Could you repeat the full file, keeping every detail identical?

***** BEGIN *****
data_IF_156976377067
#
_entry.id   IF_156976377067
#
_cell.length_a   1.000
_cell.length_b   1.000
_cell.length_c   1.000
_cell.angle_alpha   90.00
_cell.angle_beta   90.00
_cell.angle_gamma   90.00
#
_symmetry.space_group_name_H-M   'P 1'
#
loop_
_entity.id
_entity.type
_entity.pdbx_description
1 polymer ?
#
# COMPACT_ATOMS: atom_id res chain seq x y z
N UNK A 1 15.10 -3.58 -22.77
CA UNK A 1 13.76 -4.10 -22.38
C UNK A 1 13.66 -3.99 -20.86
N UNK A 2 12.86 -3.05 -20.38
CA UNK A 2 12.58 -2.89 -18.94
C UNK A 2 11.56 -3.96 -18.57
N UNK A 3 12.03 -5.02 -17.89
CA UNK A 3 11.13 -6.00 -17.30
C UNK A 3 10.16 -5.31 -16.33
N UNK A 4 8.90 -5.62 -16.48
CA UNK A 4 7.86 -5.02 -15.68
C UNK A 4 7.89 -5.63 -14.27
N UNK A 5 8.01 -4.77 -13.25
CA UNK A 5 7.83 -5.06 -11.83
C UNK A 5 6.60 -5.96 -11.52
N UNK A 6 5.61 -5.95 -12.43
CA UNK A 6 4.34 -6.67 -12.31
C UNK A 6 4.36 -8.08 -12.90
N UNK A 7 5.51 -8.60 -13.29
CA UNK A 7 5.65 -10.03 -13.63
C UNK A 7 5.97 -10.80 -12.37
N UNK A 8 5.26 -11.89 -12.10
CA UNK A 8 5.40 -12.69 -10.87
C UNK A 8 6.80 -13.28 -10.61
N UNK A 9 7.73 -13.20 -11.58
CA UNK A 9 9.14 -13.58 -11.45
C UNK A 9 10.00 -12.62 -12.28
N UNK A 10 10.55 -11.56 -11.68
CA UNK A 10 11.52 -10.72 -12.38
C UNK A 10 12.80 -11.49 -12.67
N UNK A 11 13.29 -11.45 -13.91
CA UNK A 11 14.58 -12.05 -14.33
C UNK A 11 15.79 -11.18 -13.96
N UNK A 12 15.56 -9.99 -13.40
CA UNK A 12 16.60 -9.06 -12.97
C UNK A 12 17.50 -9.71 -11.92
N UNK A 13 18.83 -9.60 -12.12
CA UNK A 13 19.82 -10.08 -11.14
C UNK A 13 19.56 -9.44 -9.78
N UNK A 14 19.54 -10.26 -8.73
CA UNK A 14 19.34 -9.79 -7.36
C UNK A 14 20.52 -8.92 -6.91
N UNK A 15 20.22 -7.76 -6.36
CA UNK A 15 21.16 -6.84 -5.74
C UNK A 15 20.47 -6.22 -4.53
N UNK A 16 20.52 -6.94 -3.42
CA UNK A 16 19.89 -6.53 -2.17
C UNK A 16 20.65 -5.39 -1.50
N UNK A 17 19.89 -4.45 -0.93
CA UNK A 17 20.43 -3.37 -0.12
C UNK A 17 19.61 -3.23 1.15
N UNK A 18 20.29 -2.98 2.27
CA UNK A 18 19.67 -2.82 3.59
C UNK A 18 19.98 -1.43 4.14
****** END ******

data_IF_156976377067
#
_entry.id   IF_156976377067
#
_cell.length_a   1.000
_cell.length_b   1.000
_cell.length_c   1.000
_cell.angle_alpha   90.00
_cell.angle_beta   90.00
_cell.angle_gamma   90.00
#
_symmetry.space_group_name_H-M   'P 1'
#
loop_
_entity.id
_entity.type
_entity.pdbx_description
1 polymer ?
#
# COMPACT_ATOMS: atom_id res chain seq x y z
N UNK A 1 15.10 -3.58 -22.77
CA UNK A 1 13.76 -4.10 -22.38
C UNK A 1 13.66 -3.99 -20.86
N UNK A 2 12.86 -3.05 -20.38
CA UNK A 2 12.58 -2.89 -18.94
C UNK A 2 11.56 -3.96 -18.57
N UNK A 3 12.03 -5.02 -17.89
CA UNK A 3 11.13 -6.00 -17.30
C UNK A 3 10.16 -5.31 -16.33
N UNK A 4 8.90 -5.62 -16.48
CA UNK A 4 7.86 -5.02 -15.68
C UNK A 4 7.89 -5.63 -14.27
N UNK A 5 8.01 -4.77 -13.25
CA UNK A 5 7.83 -5.06 -11.83
C UNK A 5 6.60 -5.96 -11.52
N UNK A 6 5.61 -5.95 -12.43
CA UNK A 6 4.34 -6.67 -12.31
C UNK A 6 4.36 -8.08 -12.90
N UNK A 7 5.51 -8.60 -13.29
CA UNK A 7 5.65 -10.03 -13.63
C UNK A 7 5.97 -10.80 -12.37
N UNK A 8 5.26 -11.89 -12.10
CA UNK A 8 5.40 -12.69 -10.87
C UNK A 8 6.80 -13.28 -10.61
N UNK A 9 7.73 -13.20 -11.58
CA UNK A 9 9.14 -13.58 -11.45
C UNK A 9 10.00 -12.62 -12.28
N UNK A 10 10.55 -11.56 -11.68
CA UNK A 10 11.52 -10.72 -12.38
C UNK A 10 12.80 -11.49 -12.67
N UNK A 11 13.29 -11.45 -13.91
CA UNK A 11 14.58 -12.05 -14.33
C UNK A 11 15.79 -11.18 -13.96
N UNK A 12 15.56 -9.99 -13.40
CA UNK A 12 16.60 -9.06 -12.97
C UNK A 12 17.50 -9.71 -11.92
N UNK A 13 18.83 -9.60 -12.12
CA UNK A 13 19.82 -10.08 -11.14
C UNK A 13 19.56 -9.44 -9.78
N UNK A 14 19.54 -10.26 -8.73
CA UNK A 14 19.34 -9.79 -7.36
C UNK A 14 20.52 -8.92 -6.91
N UNK A 15 20.22 -7.76 -6.36
CA UNK A 15 21.16 -6.84 -5.74
C UNK A 15 20.47 -6.22 -4.53
N UNK A 16 20.52 -6.94 -3.42
CA UNK A 16 19.89 -6.53 -2.17
C UNK A 16 20.65 -5.39 -1.50
N UNK A 17 19.89 -4.45 -0.93
CA UNK A 17 20.43 -3.37 -0.12
C UNK A 17 19.61 -3.23 1.15
N UNK A 18 20.29 -2.98 2.27
CA UNK A 18 19.67 -2.82 3.59
C UNK A 18 19.98 -1.43 4.14